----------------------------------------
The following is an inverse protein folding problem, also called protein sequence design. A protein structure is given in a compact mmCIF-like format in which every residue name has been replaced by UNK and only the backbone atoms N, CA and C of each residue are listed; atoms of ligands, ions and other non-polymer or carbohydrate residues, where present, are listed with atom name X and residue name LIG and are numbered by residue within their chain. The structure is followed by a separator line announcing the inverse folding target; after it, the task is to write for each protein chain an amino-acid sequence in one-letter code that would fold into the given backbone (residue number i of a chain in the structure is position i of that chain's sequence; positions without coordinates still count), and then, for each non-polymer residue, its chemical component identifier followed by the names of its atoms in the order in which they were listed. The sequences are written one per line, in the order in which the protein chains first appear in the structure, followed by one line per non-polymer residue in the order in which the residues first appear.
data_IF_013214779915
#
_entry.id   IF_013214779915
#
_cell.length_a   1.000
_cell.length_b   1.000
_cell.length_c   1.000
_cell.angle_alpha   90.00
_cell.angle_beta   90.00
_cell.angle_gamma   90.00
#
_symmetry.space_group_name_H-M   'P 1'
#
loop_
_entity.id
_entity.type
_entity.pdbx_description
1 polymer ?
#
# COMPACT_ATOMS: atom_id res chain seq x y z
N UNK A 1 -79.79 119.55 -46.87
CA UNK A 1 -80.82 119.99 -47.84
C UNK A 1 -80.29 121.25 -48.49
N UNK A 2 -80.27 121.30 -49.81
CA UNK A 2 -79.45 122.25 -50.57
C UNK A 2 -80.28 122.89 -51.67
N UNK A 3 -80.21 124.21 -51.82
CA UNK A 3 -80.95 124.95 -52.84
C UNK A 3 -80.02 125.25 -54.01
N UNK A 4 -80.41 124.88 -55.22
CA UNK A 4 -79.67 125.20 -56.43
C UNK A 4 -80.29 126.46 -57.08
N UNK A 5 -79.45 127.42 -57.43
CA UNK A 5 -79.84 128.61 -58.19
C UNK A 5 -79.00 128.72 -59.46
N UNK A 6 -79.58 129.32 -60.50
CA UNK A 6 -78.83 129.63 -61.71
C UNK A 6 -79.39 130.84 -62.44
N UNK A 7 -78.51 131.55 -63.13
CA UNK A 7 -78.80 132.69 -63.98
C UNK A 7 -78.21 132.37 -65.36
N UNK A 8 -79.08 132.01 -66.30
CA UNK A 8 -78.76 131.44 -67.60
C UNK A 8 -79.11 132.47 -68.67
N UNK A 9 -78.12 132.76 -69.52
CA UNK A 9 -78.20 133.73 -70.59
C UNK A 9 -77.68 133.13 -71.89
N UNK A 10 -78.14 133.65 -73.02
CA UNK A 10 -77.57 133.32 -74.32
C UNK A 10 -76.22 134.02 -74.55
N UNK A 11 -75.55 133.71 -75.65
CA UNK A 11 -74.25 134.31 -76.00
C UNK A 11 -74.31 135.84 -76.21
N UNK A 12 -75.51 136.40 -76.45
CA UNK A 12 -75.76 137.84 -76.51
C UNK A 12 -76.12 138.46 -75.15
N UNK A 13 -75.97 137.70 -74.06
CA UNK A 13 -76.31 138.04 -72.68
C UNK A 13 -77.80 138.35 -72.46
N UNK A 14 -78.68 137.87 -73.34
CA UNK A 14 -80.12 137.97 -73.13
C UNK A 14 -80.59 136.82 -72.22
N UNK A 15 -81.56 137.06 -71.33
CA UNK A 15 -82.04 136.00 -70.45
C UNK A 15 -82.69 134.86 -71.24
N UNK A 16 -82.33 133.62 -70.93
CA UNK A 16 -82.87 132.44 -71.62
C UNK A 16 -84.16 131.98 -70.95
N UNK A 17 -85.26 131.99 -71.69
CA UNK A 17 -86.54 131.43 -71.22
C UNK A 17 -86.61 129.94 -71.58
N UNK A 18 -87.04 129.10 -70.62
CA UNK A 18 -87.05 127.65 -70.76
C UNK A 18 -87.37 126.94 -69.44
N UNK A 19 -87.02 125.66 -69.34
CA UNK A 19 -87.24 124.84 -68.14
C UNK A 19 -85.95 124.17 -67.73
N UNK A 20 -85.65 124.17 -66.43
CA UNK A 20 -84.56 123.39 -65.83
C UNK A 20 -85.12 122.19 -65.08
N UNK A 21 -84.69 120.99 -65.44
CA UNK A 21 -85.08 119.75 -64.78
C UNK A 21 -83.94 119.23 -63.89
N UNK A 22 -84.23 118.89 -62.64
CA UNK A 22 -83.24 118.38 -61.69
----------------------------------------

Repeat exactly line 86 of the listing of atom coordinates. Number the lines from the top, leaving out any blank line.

CA UNK A 22 -83.24 118.38 -61.69